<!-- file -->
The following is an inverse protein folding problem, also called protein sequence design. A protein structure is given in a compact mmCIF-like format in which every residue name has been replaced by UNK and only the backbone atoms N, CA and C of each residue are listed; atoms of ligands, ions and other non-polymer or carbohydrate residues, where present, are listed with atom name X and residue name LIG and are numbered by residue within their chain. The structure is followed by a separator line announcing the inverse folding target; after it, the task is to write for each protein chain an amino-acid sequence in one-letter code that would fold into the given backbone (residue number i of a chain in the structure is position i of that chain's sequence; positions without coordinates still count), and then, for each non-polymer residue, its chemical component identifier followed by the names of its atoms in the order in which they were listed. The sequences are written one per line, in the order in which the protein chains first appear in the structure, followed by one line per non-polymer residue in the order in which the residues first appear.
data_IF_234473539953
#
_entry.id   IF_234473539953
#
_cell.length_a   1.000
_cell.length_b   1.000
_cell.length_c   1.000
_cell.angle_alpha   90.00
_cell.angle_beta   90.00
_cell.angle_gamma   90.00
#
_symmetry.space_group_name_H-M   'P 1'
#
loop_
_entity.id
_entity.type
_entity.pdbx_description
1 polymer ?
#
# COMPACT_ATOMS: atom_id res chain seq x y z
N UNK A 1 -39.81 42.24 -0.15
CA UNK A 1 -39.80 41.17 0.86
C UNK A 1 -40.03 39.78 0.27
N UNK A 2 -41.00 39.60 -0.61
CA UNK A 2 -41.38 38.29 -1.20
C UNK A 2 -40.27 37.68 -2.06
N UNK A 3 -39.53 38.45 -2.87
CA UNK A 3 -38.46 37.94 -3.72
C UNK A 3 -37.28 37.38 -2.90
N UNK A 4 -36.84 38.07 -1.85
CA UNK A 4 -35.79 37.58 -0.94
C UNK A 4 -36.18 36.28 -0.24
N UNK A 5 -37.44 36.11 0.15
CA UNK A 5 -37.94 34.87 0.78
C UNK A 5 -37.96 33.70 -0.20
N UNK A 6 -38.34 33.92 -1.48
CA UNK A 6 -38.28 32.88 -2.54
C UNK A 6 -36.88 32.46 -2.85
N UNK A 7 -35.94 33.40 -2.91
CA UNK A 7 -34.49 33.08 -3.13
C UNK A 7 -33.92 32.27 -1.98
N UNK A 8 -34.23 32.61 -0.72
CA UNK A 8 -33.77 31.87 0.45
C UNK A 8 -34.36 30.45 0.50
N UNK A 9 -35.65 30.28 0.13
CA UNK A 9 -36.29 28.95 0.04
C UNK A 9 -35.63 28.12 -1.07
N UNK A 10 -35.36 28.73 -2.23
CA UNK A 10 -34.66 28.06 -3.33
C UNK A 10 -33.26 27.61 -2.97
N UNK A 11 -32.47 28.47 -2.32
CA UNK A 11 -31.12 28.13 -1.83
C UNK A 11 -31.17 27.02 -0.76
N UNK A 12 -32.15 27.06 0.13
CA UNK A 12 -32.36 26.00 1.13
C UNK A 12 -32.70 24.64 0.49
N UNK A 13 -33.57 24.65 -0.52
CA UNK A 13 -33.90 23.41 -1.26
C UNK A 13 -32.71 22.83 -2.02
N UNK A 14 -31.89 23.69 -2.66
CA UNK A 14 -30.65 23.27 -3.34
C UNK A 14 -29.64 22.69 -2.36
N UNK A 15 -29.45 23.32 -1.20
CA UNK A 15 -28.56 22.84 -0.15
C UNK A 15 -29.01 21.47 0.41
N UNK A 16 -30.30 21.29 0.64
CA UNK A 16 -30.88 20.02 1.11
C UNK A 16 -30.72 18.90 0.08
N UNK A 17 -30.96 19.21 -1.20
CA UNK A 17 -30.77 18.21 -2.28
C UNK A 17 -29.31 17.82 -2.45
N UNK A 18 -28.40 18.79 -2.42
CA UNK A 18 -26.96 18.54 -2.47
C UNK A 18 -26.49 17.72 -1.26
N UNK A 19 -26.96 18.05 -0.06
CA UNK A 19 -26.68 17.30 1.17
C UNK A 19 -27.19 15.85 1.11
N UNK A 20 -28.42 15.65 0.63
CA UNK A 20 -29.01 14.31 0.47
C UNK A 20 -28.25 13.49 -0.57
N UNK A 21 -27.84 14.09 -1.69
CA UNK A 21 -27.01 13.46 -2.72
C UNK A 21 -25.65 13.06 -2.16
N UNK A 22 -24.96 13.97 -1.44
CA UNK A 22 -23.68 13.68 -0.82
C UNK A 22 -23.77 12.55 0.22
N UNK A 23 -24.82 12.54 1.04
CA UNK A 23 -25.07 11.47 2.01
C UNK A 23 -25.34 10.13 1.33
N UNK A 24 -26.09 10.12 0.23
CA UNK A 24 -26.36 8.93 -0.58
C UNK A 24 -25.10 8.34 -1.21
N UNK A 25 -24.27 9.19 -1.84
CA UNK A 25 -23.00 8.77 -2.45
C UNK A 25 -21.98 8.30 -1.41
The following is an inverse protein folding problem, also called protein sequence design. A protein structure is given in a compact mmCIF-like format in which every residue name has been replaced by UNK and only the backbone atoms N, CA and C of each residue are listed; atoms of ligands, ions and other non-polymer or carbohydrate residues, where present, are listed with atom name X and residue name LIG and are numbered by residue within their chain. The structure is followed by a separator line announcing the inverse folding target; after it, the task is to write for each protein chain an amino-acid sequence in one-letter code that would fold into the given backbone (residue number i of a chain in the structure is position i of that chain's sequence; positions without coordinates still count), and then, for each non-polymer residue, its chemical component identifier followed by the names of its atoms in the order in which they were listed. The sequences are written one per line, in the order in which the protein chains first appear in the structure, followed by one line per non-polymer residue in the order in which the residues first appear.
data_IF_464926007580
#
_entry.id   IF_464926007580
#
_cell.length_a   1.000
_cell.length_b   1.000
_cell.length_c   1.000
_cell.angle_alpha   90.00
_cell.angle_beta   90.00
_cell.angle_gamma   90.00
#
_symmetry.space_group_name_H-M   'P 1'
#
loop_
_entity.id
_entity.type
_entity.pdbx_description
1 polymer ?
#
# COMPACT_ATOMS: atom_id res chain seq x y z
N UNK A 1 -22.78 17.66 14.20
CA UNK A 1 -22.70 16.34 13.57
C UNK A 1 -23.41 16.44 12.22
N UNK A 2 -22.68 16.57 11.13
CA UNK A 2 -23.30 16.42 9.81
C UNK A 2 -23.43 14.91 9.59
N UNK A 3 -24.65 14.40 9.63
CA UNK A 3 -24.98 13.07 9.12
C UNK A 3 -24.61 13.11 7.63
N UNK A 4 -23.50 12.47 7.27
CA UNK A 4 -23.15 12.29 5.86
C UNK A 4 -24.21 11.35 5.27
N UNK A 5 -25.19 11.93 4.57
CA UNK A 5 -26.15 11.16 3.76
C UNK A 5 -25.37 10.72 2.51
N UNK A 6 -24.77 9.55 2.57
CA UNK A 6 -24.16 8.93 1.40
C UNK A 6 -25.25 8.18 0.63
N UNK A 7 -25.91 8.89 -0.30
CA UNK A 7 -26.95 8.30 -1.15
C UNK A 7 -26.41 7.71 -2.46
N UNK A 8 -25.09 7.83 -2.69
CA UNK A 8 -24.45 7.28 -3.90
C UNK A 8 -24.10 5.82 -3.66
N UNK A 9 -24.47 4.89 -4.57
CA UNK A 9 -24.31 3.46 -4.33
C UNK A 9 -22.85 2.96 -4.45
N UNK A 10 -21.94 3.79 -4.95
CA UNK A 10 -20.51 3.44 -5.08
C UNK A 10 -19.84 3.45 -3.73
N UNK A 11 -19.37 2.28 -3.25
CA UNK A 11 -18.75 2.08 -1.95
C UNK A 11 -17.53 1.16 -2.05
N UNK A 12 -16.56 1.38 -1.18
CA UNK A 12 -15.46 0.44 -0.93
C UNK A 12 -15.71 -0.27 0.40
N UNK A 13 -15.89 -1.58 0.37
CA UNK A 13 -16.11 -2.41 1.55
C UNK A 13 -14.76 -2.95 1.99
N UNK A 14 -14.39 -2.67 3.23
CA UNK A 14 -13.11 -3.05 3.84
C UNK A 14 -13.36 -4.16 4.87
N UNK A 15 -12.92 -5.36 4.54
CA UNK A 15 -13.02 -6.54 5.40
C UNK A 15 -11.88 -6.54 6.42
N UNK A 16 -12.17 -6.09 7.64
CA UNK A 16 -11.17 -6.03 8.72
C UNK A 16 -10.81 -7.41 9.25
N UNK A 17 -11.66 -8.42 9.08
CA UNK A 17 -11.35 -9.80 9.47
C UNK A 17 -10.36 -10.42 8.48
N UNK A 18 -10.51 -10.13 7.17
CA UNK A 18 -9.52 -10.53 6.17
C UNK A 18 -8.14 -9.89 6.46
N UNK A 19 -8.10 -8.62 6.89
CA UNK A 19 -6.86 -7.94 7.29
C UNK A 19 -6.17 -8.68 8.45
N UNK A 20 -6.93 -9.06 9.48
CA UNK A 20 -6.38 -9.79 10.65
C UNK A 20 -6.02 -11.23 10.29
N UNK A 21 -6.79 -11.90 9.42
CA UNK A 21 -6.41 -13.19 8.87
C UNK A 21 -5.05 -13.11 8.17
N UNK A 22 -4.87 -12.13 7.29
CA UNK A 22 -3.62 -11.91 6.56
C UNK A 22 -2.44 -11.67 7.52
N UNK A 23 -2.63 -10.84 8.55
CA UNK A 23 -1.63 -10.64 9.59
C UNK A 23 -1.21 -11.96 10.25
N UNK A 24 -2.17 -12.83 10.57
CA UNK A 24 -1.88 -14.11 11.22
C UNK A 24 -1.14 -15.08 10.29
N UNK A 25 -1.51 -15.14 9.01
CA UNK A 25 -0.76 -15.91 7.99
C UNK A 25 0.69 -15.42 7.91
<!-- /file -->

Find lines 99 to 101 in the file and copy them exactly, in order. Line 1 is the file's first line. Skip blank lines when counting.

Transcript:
#
_entry.id   IF_464926007580
#